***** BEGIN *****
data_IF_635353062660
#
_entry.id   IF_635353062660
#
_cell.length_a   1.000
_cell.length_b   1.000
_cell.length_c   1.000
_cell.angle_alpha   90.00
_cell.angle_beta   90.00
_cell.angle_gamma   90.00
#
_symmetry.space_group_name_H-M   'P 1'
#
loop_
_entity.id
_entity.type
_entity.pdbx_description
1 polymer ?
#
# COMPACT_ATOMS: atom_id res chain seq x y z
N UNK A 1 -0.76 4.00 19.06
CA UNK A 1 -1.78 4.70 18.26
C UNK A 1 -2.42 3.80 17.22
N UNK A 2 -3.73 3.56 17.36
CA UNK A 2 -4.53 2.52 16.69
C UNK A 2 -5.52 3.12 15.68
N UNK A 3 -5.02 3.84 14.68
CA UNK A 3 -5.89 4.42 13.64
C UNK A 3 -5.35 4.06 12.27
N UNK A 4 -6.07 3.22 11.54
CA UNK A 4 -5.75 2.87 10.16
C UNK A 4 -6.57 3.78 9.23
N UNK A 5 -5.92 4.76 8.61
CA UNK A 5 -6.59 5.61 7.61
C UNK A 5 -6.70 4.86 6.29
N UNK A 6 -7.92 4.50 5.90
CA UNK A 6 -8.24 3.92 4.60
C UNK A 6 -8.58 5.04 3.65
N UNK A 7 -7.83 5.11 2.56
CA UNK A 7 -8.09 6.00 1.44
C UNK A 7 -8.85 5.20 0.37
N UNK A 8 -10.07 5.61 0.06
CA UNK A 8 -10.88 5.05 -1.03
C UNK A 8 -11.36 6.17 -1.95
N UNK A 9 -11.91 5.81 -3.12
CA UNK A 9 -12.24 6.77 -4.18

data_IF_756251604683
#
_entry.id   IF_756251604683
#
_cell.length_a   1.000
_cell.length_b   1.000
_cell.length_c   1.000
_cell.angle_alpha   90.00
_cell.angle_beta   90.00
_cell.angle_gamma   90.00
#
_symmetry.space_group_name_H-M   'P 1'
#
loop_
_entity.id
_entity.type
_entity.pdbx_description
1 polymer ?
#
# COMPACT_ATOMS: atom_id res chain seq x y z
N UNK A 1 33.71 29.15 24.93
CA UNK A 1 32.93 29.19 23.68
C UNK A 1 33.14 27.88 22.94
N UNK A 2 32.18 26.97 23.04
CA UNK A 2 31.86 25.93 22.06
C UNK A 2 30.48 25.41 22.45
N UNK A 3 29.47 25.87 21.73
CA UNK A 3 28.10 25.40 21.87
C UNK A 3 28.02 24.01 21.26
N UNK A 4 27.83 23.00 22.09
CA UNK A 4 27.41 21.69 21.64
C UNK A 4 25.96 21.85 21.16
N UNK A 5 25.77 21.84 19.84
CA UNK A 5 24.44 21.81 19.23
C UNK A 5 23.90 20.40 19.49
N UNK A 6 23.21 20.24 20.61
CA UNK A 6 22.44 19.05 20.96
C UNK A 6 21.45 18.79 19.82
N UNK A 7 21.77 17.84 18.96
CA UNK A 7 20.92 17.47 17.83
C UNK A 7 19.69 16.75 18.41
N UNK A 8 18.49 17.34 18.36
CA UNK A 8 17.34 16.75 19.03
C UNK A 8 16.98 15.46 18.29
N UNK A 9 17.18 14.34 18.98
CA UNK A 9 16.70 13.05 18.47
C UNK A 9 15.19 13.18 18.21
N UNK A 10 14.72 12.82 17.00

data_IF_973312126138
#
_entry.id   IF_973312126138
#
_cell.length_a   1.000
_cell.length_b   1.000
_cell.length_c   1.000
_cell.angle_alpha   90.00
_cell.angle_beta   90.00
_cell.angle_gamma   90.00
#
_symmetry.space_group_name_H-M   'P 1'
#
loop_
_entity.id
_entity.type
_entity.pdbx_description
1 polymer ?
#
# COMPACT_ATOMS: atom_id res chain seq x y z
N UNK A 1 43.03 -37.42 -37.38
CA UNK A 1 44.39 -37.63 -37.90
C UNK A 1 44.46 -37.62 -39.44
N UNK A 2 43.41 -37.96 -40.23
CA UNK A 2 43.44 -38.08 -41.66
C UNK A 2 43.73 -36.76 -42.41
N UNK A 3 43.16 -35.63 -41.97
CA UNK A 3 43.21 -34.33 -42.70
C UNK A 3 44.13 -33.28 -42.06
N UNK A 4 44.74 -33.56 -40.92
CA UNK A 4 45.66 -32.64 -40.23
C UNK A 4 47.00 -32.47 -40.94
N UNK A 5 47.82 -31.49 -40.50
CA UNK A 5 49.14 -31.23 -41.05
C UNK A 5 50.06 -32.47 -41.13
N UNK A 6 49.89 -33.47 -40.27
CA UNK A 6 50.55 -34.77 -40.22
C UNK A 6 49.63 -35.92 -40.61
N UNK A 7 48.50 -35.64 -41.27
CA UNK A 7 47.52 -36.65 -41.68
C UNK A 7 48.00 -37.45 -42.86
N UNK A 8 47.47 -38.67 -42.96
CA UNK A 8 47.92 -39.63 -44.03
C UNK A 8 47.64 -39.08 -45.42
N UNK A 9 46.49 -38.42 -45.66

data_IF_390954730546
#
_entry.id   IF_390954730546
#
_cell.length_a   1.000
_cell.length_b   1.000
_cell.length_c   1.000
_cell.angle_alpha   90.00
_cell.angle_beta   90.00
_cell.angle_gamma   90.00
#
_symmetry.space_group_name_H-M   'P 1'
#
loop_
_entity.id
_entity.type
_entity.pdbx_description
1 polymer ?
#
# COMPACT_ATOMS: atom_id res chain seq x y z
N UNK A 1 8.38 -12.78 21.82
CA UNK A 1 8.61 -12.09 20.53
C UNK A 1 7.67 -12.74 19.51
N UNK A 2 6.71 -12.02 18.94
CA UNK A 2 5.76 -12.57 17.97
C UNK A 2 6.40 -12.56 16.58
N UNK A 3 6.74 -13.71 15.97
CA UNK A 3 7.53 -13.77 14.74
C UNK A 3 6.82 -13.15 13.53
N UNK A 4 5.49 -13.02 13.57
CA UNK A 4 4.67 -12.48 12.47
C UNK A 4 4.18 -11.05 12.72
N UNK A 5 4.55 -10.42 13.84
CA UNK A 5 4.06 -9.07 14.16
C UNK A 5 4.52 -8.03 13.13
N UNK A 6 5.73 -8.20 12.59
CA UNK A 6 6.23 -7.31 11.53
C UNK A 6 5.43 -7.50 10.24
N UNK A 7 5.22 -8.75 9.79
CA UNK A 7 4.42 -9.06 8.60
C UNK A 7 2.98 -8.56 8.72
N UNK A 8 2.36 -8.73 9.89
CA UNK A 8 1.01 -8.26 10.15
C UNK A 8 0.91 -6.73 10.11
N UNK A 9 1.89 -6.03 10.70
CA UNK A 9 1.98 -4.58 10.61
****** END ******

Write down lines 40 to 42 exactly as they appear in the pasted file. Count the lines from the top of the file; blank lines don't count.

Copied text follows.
CA UNK A 7 -8.09 6.00 1.44
C UNK A 7 -8.85 5.20 0.37
N UNK A 8 -10.07 5.61 0.06